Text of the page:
“Every week, new learning resources are added, so nothing is outdated,” says Trevin Shirey, the senior business development manager at WebpageFX. “The incentives encourage employees to grow their knowledge, and they’re more satisfied with their jobs. We’ve had very little employee turnover.”
The rewards system is straightforward – reading a book, for example, nets a WebpageFX employee one point. Ten points can be traded in for a $25 gift card, while 100 points earns a $500 gift card. The company also provides an internal social network as well as lunch-and-learn sessions where employees can share best practices.
“We’ll bring in pizza or sandwiches for a department and pick a couple of people to present to the group,” Shirey says. “It’s an investment for us as a company because we’re cutting out an hour or two from the workday, but we believe it’s worth it.”
In tiny Hamtramck, MI, near Detroit, Rebecca Smith is making a giant impact. Her company, Better Life Bags (BLB), hires mostly first generation immigrant women who can’t get jobs anywhere else. Smith pays the women – who are from countries like Iraq, Jordan and Bangladesh – a good enough wage so they can support their families.
“My company started from a hobby of mine, but I wanted it to have a bigger purpose,” says Smith, BLB’s president. “A lot of companies, of course, are for-profit, with a mission attached. We put our mission right up there next to profit.”
Smith’s mission is clear: to make lives better in an especially depressed city – a two square mile area with a near 20% unemployment rate and little economic opportunity. Smith succeeds by offering chances. One of her workers, for example, stopped her on the street and asked for money. Smith gave her a job instead. Her first seamstress used her paychecks to furnish her home.
“I’d walk into her house to deliver fabric and she was so excited to show me she had bunk beds,” Smith says. “Before, there was just a mattress on the floor.”
Smith’s company – which grew from an Etsy shop – also has a history of donating 10% of every sale to help a low income entrepreneur in a developing country. BLB has supported urban farms, sewing clubs and other local groups in need, as well. The 13-person firm’s next big goal is to cut into Hamtramck’s unemployment rate. “If we hire 40 people, we can reduce unemployment by 1%,” Smith says.
Now you might be thinking, can a company that invests so much in its community really survive? Better Life Bags proves it can be done. “Investing in people above profits has never led us wrong,” Smith says. “We’ve never had a loss – not one month.”
Invest in Data Security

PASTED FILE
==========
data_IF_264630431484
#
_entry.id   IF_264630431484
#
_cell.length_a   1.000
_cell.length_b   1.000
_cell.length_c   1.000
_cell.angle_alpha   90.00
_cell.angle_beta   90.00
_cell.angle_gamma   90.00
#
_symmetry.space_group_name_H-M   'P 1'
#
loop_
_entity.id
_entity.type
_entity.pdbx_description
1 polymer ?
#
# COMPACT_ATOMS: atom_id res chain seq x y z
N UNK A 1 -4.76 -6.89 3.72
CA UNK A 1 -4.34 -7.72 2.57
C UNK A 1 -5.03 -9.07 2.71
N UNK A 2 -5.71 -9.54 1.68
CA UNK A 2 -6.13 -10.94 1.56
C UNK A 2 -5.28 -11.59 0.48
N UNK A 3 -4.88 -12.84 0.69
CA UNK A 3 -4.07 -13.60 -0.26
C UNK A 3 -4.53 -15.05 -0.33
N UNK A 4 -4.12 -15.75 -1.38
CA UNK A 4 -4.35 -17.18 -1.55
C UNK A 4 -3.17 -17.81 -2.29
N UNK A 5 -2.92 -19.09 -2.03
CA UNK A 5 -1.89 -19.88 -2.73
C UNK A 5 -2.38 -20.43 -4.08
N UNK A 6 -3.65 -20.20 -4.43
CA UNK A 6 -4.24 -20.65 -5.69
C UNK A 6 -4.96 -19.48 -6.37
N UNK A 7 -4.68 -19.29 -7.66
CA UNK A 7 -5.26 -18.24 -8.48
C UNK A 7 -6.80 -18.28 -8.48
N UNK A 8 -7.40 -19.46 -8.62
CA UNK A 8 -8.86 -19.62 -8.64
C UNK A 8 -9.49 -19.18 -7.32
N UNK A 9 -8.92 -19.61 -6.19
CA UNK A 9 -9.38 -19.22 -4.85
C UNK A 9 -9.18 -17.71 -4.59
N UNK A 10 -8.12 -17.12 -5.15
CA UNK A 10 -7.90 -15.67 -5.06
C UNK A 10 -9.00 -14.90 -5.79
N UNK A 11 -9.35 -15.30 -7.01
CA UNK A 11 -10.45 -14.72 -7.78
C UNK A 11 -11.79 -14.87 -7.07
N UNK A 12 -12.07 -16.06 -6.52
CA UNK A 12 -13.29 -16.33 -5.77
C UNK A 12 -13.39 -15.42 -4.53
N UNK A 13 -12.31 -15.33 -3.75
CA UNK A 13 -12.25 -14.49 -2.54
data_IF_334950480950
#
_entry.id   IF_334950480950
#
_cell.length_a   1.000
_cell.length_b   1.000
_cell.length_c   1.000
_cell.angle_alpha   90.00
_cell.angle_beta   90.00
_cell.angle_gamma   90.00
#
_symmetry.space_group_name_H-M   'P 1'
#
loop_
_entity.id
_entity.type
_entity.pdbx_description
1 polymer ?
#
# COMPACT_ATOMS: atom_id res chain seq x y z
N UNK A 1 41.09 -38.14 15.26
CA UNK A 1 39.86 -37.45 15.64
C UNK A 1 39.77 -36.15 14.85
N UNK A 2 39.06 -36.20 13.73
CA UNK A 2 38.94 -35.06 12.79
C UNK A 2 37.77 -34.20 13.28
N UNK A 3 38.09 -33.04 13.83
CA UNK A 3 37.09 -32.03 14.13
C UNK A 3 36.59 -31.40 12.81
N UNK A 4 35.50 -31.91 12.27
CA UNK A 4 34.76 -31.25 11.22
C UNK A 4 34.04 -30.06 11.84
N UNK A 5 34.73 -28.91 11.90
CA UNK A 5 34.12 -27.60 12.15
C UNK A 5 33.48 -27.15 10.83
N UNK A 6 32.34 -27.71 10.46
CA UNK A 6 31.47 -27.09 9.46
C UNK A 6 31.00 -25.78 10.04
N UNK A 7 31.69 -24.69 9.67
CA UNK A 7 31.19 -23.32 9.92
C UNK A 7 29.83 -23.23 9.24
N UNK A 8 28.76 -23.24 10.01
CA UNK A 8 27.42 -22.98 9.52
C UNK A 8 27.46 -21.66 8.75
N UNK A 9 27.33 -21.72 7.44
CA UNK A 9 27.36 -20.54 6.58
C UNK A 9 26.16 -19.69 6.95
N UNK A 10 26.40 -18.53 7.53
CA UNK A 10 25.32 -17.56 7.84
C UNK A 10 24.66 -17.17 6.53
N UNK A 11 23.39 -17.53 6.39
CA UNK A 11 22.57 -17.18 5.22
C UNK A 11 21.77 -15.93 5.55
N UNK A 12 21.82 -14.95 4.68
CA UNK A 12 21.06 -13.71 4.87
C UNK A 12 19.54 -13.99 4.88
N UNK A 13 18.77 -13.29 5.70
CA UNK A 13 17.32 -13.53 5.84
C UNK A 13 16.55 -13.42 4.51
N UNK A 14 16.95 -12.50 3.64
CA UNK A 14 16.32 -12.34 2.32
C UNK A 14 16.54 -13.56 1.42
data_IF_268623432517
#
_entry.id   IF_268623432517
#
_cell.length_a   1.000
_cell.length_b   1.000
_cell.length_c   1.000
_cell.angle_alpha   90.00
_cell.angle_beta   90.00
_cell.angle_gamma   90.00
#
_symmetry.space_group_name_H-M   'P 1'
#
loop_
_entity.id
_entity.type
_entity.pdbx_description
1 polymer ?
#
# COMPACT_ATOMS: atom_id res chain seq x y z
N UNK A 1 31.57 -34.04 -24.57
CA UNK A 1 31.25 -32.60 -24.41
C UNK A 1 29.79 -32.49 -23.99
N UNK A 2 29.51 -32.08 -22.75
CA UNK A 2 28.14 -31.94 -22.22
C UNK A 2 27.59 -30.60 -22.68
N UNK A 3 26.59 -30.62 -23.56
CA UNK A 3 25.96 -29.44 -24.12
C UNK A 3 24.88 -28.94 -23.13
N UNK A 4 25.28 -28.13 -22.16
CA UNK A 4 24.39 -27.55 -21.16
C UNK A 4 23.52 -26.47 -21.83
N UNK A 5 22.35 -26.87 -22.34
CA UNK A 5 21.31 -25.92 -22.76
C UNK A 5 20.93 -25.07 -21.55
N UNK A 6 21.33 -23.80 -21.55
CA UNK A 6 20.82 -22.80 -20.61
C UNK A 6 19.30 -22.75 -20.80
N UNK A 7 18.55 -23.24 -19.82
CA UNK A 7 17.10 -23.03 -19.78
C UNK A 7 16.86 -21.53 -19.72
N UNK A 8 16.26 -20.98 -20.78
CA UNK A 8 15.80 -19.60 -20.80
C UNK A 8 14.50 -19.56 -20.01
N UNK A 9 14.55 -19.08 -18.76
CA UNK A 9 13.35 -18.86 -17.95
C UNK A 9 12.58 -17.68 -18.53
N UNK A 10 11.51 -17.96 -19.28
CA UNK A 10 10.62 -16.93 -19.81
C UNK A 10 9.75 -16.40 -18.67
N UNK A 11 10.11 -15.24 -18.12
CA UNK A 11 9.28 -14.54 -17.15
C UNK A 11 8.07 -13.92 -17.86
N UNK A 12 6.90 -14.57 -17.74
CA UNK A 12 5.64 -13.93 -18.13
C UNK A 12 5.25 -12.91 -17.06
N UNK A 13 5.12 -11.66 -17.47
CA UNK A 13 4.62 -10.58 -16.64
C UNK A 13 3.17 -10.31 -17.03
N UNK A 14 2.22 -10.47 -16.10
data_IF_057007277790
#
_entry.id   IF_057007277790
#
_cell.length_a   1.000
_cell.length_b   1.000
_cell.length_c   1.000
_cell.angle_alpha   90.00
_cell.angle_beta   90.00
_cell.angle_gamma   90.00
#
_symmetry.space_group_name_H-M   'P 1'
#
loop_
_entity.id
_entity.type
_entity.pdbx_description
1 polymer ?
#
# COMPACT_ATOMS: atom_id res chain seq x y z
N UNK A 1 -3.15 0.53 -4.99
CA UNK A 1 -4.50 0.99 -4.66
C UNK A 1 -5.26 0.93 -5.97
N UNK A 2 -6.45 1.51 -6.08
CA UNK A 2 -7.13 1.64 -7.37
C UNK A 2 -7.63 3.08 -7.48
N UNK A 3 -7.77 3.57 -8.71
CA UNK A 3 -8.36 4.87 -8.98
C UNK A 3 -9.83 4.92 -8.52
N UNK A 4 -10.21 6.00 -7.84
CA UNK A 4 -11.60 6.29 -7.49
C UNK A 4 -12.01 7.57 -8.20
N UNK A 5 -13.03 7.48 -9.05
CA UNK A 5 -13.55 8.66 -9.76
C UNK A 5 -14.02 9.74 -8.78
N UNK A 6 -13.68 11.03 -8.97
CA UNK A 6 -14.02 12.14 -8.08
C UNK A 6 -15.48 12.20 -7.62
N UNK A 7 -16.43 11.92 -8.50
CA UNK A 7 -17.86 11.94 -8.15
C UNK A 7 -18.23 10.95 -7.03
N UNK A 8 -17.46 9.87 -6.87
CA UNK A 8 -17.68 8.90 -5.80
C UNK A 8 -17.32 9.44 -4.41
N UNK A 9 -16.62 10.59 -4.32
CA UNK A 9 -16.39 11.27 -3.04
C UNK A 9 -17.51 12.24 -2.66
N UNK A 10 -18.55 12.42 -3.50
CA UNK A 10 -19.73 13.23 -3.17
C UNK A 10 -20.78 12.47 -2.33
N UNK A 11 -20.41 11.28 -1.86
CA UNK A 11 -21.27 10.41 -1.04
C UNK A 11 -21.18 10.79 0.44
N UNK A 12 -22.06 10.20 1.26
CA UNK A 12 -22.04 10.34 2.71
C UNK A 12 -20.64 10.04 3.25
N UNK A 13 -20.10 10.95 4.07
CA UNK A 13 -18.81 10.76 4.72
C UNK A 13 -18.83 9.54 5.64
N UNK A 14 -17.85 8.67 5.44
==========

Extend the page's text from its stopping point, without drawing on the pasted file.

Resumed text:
Reading about major data breaches at Staples and Home Depot might, ironically, give your business a sense of security. After all, what hacker would go after your firm when big retailers offer a goldmine of customer info? The reality, though, is that your business could be target number one.
“Hackers know the access points to larger businesses often come through smaller third-party firms, like vendors,” says Michael Kaiser, executive director of the National Cyber Security Alliance. “What hackers are trying to do is exploit a relationship, through maybe a spoof of a product update or a set of credentials.”
Kaiser points out that the statistics paint a concerning picture. Data from the National Small Business Association shows nearly 71% of security breaches target modest-sized companies that are ill-equipped to handle attacks. And according to Visa, 95% of the credit card breaches it discovers each year are from its small-business customers. “As a smaller company, you have to assess your risks and defend against the crown jewels of your business – like customer data,” Kaiser says. “You also need to be respectful about the data of your employees, like their bank account and social security numbers.”
To ratchet up security, all companies should take basic steps like updating security software, encrypting emails and blocking suspicious websites. But your approach needs to be more specific, experts insist. For example, Kaiser recommends office personnel avoid sharing USB drives that could hold hard-to-detect viruses.
Also, if you have employees that telecommute, you should consider two-step verification for sign-on to systems. “This is similar to Gmail asking for a password and then also texting a code to your phone,” Kaiser says. If you have salespeople who travel frequently, remind them to never access documents using an unsecured airport, café or hotel network.
“They need to be using a VPN connection,” Kaiser says.
Over the long term, your company’s planning should also include a data recovery plan in case your systems are compromised, as well as cybersecurity training for staff. “You want to build resiliency into your culture,” Kaiser says.